Thursday, June 18, 2015

Letting Go


I just noticed that there are 45,053 messages in my computer's "In" box, dating back some eight years! And these are just the messages I kept. It doesn't count the 37,875 messages I've sent and kept! Dear Lord, that's ridiculous! I've got to get rid of them...or at least clear them out. And I've tried. Really. I must have deleted several hundred. Why so few? Because I have to read them to know whether to keep or delete them. And despite my culling, I still have 82,978 individual messages to go.

"Okay, why not just dump them all?" you may well and logically ask.

Because I can't, that's why. I tell myself that it's because I know that ten seconds after doing so I will remember something I desperately need from one of them. But I know that's not the real reason. The real reason is that once I hit "delete" they will be gone forever and a part of me will be gone with them.

Bil (that's the way he spelled it) and Susie Evans and Skip McHam, and my beloved "Uncle Bob," dear friends whose words...whose essence...are caught forever in our exchanges. To delete their messages from my "in" box is in effect to delete them, and I simply cannot bring myself to do that. And, of course, to delete those messages in my "Sent" file is to delete my own words and therefore much of myself. The inherent now of these messages--the knowledge that every single word was created in a now as real as the now in which I watch each word appear as I type it here; created by vibrant, living people in the process of inhaling and exhaling and thinking and planning and dreaming—holds me in an unbreakable grip.

I'm fully aware that, in many ways...the one being discussed now, for example...I am not like other people. I've worked very hard all my life not to be. And I know that, to other people (though I would hope not to you) I often seem strange, or silly, or immature. I plead guilty on all charges. And the problem with that is...?

I've talked before about my inability to let go of the past and I really do realize the downside of it. I know that after I am gone, none of this will mean anything to anyone, and that I must drag the full weight of the past with me wherever I go, whatever I do. This morning, I noticed that the mesh fabric covering the underside of my favorite chair, which I bought when I moved into my first house in Los Angeles in 1968 and have had reupholstered at least once, has been torn and is hanging down. My cat, Spirit's, handiwork no doubt. And in lifting the chair to look underneath, I see that one of its legs is loose. Logic, reality, and rationality clearly dictate to throw it out; that to have it re-upholstered again would cost more than just buying a new chair. But I shall look for a re-upholsterer. ("But it won't be the same chair," even parts of my own brain readily acknowledge. To which other parts of my brain reply, "Yes, it will. In my heart." Just as my aging flesh is not the real me, a tattered covering is not the chair. And I am not responsible for what others may think. To be honest, it doesn't matter.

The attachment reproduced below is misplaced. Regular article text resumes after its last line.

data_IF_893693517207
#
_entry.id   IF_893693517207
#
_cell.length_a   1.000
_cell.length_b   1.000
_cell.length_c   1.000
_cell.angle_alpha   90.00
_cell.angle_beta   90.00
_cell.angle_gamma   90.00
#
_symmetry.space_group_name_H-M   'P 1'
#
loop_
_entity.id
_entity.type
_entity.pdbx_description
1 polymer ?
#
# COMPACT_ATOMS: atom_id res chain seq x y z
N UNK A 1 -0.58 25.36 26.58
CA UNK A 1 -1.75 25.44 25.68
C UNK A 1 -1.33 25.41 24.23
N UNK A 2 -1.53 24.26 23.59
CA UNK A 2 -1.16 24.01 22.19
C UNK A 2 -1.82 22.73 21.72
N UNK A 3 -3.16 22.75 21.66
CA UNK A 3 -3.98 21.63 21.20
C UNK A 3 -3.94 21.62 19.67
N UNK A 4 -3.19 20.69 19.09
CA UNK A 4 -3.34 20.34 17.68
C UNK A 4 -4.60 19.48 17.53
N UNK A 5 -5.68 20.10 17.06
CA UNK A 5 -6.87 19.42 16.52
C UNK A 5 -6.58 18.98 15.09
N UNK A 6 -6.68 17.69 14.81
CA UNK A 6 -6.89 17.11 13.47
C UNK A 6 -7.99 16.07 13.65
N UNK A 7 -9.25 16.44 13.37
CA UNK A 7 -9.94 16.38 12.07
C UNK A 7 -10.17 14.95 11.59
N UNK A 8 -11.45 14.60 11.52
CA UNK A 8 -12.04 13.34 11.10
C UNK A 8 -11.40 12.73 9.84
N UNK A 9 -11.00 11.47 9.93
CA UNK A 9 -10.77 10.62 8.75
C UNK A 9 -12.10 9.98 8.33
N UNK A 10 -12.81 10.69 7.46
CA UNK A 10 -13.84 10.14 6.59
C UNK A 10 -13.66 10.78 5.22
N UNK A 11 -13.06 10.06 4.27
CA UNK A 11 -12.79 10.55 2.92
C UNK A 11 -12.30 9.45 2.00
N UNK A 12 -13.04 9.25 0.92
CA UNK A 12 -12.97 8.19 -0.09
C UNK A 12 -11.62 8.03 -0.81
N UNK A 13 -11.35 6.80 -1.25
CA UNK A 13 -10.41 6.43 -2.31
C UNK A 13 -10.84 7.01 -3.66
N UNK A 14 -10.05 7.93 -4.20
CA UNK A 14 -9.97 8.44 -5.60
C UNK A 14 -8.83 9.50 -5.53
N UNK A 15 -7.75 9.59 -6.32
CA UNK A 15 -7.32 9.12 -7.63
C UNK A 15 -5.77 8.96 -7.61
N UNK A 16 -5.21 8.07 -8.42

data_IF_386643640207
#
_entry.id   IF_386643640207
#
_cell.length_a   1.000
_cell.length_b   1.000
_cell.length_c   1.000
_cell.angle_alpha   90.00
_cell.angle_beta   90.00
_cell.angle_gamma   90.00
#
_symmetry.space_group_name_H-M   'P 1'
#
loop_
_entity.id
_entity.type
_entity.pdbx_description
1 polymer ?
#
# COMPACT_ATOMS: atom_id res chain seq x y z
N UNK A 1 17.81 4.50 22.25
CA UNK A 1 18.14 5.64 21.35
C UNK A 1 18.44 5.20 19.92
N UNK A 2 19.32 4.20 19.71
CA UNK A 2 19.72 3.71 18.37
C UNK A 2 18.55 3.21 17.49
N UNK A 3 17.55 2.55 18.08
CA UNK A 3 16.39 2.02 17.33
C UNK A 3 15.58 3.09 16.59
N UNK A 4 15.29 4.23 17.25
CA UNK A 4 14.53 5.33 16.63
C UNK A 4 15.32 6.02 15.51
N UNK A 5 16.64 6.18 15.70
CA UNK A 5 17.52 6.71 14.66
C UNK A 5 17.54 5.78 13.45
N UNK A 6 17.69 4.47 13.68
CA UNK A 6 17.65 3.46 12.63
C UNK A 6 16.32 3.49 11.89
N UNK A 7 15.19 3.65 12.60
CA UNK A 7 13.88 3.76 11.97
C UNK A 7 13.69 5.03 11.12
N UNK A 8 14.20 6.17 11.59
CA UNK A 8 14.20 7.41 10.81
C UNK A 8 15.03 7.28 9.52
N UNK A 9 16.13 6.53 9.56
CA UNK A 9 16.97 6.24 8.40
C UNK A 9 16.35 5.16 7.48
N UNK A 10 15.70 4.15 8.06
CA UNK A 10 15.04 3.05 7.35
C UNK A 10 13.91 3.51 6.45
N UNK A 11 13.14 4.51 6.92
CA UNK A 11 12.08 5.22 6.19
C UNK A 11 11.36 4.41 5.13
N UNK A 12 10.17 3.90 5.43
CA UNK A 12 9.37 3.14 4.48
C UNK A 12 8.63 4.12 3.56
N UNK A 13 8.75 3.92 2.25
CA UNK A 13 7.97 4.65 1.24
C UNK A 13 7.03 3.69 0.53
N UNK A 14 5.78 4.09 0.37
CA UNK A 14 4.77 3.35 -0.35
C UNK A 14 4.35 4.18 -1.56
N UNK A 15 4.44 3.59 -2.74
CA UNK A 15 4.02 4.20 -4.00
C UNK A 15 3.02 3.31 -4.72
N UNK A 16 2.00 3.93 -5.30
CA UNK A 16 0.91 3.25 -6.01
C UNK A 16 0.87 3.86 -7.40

I suspect part of my reluctance to let go of things...which is to say, to let go of the past...is because I do not believe in an afterlife. I firmly believe, as I've stated so often, that when one dies, one simply reverts to the same state of non-existence from which one emerged at birth. So therefore, all I have of eternity is the very very brief lifetime allotted me, and I am loath to relinquish a moment of it into the non-existence already surrounding me.

And on rereading this, I see I have once again perhaps told you more than you really wanted to know, and that my insistence on detailing the entrails of my psyche might be considered "unseemly" or embarrassing. But, again "once again," if you might find something within these ramblings that you might recognize...though never have given voice to...within yourself, I consider it well worth it.

Dorien's blogs are posted by 10 a.m. Central time every Monday and Thursday. Please take a moment to visit his website (http://www.doriengrey.com) and, if you enjoy these blogs, you might want to check out Short Circuits: a Life in Blogs (http://bit.ly/m8CSO1), which is also available as an audiobook (http://www.audible.com/pd/ref=sr_1_1?asin=B00DJAJYCS&qid=1372629062&sr=1-1).



1 comment:

Kage Alan said...

I went through my e-mail after my mentor passed away last year, and I put all the e-mails I had from him in a folder, plus my responses. They're a snapshot in time, a reminder of how he said things as opposed to how I might remember he said them. I do that with a few folks. The thing is, when I receive or send something I want to save, I immediately put it in its designated folder so that I don't have 80k messages to sort through. =)

Unlike you, though, I do believe in an afterlife. I just hope they've found a way to import all these e-mails there for when I finally have time to sit down and go back through them. It'll take an eternity!